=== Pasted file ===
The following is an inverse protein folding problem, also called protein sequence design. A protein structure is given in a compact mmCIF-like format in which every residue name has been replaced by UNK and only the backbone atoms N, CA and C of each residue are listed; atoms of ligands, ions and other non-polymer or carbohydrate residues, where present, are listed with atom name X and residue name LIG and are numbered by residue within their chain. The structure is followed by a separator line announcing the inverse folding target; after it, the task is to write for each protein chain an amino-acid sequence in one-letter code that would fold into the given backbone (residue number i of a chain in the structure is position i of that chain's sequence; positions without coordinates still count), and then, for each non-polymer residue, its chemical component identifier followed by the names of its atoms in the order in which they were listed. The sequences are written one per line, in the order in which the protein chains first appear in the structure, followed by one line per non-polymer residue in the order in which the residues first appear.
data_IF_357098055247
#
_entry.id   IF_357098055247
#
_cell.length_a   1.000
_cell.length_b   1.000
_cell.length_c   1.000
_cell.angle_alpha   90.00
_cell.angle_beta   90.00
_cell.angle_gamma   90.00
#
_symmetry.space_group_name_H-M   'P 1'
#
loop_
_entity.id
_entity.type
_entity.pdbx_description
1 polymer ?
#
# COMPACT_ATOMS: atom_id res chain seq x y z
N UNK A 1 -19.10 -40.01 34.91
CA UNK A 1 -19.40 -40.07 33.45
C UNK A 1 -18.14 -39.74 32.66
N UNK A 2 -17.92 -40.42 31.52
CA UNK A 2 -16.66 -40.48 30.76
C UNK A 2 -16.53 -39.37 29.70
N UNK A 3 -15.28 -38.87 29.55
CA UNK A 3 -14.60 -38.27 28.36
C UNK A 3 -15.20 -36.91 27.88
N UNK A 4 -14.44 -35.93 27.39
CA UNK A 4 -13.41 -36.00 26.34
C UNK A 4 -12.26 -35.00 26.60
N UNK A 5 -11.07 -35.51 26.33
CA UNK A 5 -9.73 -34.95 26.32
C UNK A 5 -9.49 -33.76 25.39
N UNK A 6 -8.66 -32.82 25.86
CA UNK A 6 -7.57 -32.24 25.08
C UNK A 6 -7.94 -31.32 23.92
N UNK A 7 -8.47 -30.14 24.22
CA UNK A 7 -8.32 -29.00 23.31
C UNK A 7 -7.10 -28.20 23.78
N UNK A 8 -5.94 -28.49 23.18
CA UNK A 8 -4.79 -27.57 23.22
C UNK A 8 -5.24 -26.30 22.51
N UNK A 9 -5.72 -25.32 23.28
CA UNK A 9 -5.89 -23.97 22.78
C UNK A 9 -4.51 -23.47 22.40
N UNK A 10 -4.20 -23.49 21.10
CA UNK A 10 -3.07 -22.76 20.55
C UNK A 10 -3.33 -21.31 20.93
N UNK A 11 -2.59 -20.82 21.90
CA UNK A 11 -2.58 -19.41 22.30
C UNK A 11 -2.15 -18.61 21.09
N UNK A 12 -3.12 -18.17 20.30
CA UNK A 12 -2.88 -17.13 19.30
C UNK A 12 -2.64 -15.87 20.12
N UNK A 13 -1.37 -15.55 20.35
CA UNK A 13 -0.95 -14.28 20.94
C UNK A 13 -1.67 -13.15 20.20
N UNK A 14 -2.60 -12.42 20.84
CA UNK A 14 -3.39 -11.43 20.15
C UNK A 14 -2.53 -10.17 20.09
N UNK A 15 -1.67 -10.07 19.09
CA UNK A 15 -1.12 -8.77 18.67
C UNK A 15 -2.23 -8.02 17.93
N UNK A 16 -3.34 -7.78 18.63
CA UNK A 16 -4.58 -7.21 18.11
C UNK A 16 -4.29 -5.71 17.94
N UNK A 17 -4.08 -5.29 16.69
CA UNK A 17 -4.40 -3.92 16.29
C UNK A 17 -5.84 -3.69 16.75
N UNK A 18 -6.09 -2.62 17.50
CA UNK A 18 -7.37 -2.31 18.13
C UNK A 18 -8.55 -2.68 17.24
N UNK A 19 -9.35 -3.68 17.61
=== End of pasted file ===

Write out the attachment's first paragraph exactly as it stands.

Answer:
The following is an inverse protein folding problem, also called protein sequence design. A protein structure is given in a compact mmCIF-like format in which every residue name has been replaced by UNK and only the backbone atoms N, CA and C of each residue are listed; atoms of ligands, ions and other non-polymer or carbohydrate residues, where present, are listed with atom name X and residue name LIG and are numbered by residue within their chain. The structure is followed by a separator line announcing the inverse folding target; after it, the task is to write for each protein chain an amino-acid sequence in one-letter code that would fold into the given backbone (residue number i of a chain in the structure is position i of that chain's sequence; positions without coordinates still count), and then, for each non-polymer residue, its chemical component identifier followed by the names of its atoms in the order in which they were listed. The sequences are written one per line, in the order in which the protein chains first appear in the structure, followed by one line per non-polymer residue in the order in which the residues first appear.